:: If you could only shoot with one lens for every project for the rest of your life which would you pick?

24mm prime. I would miss the bokeh of my beloved 70-200mm, but my work is mainly about wide spaces, vanishing points, sometimes even portraits shot on wide angles for stylistic reasons. My last short film was entirely filmed on wide-angle Fujinons and they worked magic for close-ups.

:: Are there any differences you see between photographers from Europe as opposed to those you might have met from the US?

Believe it or not, so far I've never had the pleasure to work with US photographers and would be very curious to see if there are shared patterns or clear differences between EU and US colleagues. I guess I'll find out sooner or later.

:: What inspires you these days?

In film, characters struggling to cope with fast-changing reality and their complex personal universe. Think The Graduate in the 21st Century - you are surely going to find someone like this in my next movies. In photography, I'm fascinated by the contraposition between beautifully slow old times and traditions vs new technologies and futuristic trends. I have a thing for craftspeople in general, and fishermen in particular: capture them in the right place at the right time and they embody the contrast between old and new world unlike anything else.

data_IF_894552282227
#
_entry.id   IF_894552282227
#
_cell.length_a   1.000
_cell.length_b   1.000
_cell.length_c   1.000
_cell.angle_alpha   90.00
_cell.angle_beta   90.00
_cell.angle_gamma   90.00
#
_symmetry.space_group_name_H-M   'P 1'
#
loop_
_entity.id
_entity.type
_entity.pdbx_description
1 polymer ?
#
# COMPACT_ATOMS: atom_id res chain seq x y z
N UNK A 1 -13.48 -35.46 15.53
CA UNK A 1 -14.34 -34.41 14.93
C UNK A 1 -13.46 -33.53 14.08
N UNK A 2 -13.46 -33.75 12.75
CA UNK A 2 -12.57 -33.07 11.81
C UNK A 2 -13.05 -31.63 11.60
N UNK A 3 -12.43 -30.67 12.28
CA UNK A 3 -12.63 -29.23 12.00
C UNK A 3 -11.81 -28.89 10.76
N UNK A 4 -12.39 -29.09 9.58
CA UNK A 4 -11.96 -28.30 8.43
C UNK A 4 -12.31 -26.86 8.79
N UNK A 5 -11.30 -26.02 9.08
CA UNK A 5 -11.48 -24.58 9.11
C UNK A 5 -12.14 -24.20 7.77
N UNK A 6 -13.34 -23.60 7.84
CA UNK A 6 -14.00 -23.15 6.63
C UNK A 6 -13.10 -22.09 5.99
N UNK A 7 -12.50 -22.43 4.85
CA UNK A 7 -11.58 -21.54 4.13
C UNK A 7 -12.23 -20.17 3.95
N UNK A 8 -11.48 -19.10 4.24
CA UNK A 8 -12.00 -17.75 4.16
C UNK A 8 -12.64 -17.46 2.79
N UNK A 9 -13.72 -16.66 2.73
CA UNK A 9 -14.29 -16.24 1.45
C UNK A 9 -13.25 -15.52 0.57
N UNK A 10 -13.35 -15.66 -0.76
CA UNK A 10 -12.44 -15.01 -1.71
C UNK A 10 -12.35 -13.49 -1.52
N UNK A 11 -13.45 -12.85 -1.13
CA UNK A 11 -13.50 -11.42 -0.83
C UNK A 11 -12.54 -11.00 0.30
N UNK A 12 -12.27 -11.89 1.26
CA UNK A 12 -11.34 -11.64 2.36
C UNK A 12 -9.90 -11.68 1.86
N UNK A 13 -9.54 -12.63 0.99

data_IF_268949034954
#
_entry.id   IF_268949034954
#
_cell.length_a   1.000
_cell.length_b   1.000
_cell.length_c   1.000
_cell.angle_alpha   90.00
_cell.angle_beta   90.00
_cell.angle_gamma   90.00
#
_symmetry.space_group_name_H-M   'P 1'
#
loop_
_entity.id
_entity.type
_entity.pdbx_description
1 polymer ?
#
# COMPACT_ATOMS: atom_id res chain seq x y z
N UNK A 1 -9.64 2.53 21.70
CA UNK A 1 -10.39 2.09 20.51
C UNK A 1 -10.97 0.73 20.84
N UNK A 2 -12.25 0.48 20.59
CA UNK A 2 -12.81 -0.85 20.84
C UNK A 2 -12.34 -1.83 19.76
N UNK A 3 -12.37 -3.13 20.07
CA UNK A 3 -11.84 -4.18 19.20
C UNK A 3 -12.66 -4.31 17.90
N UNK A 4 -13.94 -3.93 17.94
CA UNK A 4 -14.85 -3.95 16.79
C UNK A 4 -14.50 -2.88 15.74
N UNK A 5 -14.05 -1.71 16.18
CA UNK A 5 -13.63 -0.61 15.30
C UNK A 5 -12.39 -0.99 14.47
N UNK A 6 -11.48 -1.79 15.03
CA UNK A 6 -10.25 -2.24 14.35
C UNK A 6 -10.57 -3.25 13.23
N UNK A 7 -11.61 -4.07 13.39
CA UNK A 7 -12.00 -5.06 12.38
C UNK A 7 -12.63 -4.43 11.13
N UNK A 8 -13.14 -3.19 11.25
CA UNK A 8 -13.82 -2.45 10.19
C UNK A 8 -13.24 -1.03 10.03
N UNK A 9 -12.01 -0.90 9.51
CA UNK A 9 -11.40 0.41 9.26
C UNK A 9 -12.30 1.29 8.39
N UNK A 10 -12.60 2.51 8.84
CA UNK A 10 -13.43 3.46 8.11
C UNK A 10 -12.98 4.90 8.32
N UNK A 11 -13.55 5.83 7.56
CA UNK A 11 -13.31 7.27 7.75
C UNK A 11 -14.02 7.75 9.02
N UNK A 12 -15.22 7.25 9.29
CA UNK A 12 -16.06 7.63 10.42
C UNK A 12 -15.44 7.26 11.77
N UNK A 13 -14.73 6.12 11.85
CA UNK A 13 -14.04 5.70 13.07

:: Are there any aspects of your childhood that you feel helps you with your photography?

I was born and grew up in Trieste, a historical coastal town in Northeast Italy. Childhood had never been a conscious influence in my work until recently when I started to notice nostalgic hometown moods showing up in my pictures while shooting certain locations around the world. That's a pattern I expect will increasingly show up now that I've reached an age where I can begin to look back and see paths in my life and body of work.

Mathias Falcone solo photographer, totally different game and rules: full freedom, fully decision-making responsibility at all levels, nobody can replace or improve your creative action.

Mathias Falcone's Link